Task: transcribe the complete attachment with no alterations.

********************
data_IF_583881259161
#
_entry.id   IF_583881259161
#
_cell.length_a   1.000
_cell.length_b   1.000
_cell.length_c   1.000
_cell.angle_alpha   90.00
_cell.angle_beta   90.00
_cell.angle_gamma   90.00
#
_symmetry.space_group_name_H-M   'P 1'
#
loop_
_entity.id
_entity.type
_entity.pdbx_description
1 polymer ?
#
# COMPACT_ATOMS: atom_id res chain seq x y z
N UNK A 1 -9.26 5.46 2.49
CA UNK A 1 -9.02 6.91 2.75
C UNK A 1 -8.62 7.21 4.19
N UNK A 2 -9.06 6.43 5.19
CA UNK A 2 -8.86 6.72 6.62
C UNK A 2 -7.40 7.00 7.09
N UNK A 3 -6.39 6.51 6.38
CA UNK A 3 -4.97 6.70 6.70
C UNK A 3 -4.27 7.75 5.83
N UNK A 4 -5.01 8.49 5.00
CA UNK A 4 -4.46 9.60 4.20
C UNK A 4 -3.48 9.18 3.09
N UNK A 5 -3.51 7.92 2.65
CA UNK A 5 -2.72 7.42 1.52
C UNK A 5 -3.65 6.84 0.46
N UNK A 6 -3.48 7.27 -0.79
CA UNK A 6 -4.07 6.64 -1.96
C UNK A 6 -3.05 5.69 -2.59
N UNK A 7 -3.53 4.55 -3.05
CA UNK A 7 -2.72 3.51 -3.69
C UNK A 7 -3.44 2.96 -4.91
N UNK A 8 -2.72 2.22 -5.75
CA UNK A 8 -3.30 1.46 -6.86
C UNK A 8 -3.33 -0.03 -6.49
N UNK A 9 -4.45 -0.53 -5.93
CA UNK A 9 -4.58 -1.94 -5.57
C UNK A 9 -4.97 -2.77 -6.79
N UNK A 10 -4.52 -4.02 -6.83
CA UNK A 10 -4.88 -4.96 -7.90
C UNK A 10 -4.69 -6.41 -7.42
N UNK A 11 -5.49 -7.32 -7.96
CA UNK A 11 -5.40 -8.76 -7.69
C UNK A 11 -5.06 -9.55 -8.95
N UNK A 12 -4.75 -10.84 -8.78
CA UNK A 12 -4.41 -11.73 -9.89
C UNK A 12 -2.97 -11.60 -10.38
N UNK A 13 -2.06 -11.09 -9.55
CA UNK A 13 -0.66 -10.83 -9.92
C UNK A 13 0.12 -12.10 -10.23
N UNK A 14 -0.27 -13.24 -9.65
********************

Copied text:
data_IF_583881259161
#
_entry.id   IF_583881259161
#
_cell.length_a   1.000
_cell.length_b   1.000
_cell.length_c   1.000
_cell.angle_alpha   90.00
_cell.angle_beta   90.00
_cell.angle_gamma   90.00
#
_symmetry.space_group_name_H-M   'P 1'
#
loop_
_entity.id
_entity.type
_entity.pdbx_description
1 polymer ?
#
# COMPACT_ATOMS: atom_id res chain seq x y z
N UNK A 1 -9.26 5.46 2.49
CA UNK A 1 -9.02 6.91 2.75
C UNK A 1 -8.62 7.21 4.19
N UNK A 2 -9.06 6.43 5.19
CA UNK A 2 -8.86 6.72 6.62
C UNK A 2 -7.40 7.00 7.09
N UNK A 3 -6.39 6.51 6.38
CA UNK A 3 -4.97 6.70 6.70
C UNK A 3 -4.27 7.75 5.83
N UNK A 4 -5.01 8.49 5.00
CA UNK A 4 -4.46 9.60 4.20
C UNK A 4 -3.48 9.18 3.09
N UNK A 5 -3.51 7.92 2.65
CA UNK A 5 -2.72 7.42 1.52
C UNK A 5 -3.65 6.84 0.46
N UNK A 6 -3.48 7.27 -0.79
CA UNK A 6 -4.07 6.64 -1.96
C UNK A 6 -3.05 5.69 -2.59
N UNK A 7 -3.53 4.55 -3.05
CA UNK A 7 -2.72 3.51 -3.69
C UNK A 7 -3.44 2.96 -4.91
N UNK A 8 -2.72 2.22 -5.75
CA UNK A 8 -3.30 1.46 -6.86
C UNK A 8 -3.33 -0.03 -6.49
N UNK A 9 -4.45 -0.53 -5.93
CA UNK A 9 -4.58 -1.94 -5.57
C UNK A 9 -4.97 -2.77 -6.79
N UNK A 10 -4.52 -4.02 -6.83
CA UNK A 10 -4.88 -4.96 -7.90
C UNK A 10 -4.69 -6.41 -7.42
N UNK A 11 -5.49 -7.32 -7.96
CA UNK A 11 -5.40 -8.76 -7.69
C UNK A 11 -5.06 -9.55 -8.95
N UNK A 12 -4.75 -10.84 -8.78
CA UNK A 12 -4.41 -11.73 -9.89
C UNK A 12 -2.97 -11.60 -10.38
N UNK A 13 -2.06 -11.09 -9.55
CA UNK A 13 -0.66 -10.83 -9.92
C UNK A 13 0.12 -12.10 -10.23
N UNK A 14 -0.27 -13.24 -9.65